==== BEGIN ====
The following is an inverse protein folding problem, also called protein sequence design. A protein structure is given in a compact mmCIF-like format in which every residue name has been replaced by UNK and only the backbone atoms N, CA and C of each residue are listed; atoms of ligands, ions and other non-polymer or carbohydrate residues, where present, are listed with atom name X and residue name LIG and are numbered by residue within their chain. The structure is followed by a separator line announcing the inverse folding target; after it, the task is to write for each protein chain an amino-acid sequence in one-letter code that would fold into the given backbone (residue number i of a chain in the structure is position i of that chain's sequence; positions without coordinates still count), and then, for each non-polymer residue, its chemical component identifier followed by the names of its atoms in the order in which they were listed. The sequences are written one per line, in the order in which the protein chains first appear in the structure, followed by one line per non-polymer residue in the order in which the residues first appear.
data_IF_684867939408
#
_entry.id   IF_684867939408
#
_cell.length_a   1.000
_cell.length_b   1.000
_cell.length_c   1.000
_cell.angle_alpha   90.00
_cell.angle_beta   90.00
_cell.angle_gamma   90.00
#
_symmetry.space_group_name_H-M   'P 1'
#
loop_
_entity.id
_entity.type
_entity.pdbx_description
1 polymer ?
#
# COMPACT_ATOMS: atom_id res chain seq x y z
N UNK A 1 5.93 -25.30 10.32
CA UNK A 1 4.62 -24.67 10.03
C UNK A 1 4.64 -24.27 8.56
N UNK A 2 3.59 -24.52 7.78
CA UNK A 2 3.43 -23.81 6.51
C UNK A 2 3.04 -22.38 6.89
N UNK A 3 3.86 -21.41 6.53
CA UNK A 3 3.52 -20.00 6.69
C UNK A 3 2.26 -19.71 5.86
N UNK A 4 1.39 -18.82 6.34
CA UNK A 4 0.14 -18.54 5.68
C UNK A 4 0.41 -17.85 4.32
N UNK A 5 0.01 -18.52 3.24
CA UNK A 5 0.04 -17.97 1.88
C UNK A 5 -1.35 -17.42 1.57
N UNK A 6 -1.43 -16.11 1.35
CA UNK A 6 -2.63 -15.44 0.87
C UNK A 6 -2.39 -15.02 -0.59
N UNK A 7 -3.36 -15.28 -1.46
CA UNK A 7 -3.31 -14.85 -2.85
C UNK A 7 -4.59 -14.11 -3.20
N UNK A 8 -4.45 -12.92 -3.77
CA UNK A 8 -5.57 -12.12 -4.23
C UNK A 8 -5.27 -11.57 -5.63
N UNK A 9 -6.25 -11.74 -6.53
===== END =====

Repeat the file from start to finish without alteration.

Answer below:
The following is an inverse protein folding problem, also called protein sequence design. A protein structure is given in a compact mmCIF-like format in which every residue name has been replaced by UNK and only the backbone atoms N, CA and C of each residue are listed; atoms of ligands, ions and other non-polymer or carbohydrate residues, where present, are listed with atom name X and residue name LIG and are numbered by residue within their chain. The structure is followed by a separator line announcing the inverse folding target; after it, the task is to write for each protein chain an amino-acid sequence in one-letter code that would fold into the given backbone (residue number i of a chain in the structure is position i of that chain's sequence; positions without coordinates still count), and then, for each non-polymer residue, its chemical component identifier followed by the names of its atoms in the order in which they were listed. The sequences are written one per line, in the order in which the protein chains first appear in the structure, followed by one line per non-polymer residue in the order in which the residues first appear.
data_IF_684867939408
#
_entry.id   IF_684867939408
#
_cell.length_a   1.000
_cell.length_b   1.000
_cell.length_c   1.000
_cell.angle_alpha   90.00
_cell.angle_beta   90.00
_cell.angle_gamma   90.00
#
_symmetry.space_group_name_H-M   'P 1'
#
loop_
_entity.id
_entity.type
_entity.pdbx_description
1 polymer ?
#
# COMPACT_ATOMS: atom_id res chain seq x y z
N UNK A 1 5.93 -25.30 10.32
CA UNK A 1 4.62 -24.67 10.03
C UNK A 1 4.64 -24.27 8.56
N UNK A 2 3.59 -24.52 7.78
CA UNK A 2 3.43 -23.81 6.51
C UNK A 2 3.04 -22.38 6.89
N UNK A 3 3.86 -21.41 6.53
CA UNK A 3 3.52 -20.00 6.69
C UNK A 3 2.26 -19.71 5.86
N UNK A 4 1.39 -18.82 6.34
CA UNK A 4 0.14 -18.54 5.68
C UNK A 4 0.41 -17.85 4.32
N UNK A 5 0.01 -18.52 3.24
CA UNK A 5 0.04 -17.97 1.88
C UNK A 5 -1.35 -17.42 1.57
N UNK A 6 -1.43 -16.11 1.35
CA UNK A 6 -2.63 -15.44 0.87
C UNK A 6 -2.39 -15.02 -0.59
N UNK A 7 -3.36 -15.28 -1.46
CA UNK A 7 -3.31 -14.85 -2.85
C UNK A 7 -4.59 -14.11 -3.20
N UNK A 8 -4.45 -12.92 -3.77
CA UNK A 8 -5.57 -12.12 -4.23
C UNK A 8 -5.27 -11.57 -5.63
N UNK A 9 -6.25 -11.74 -6.53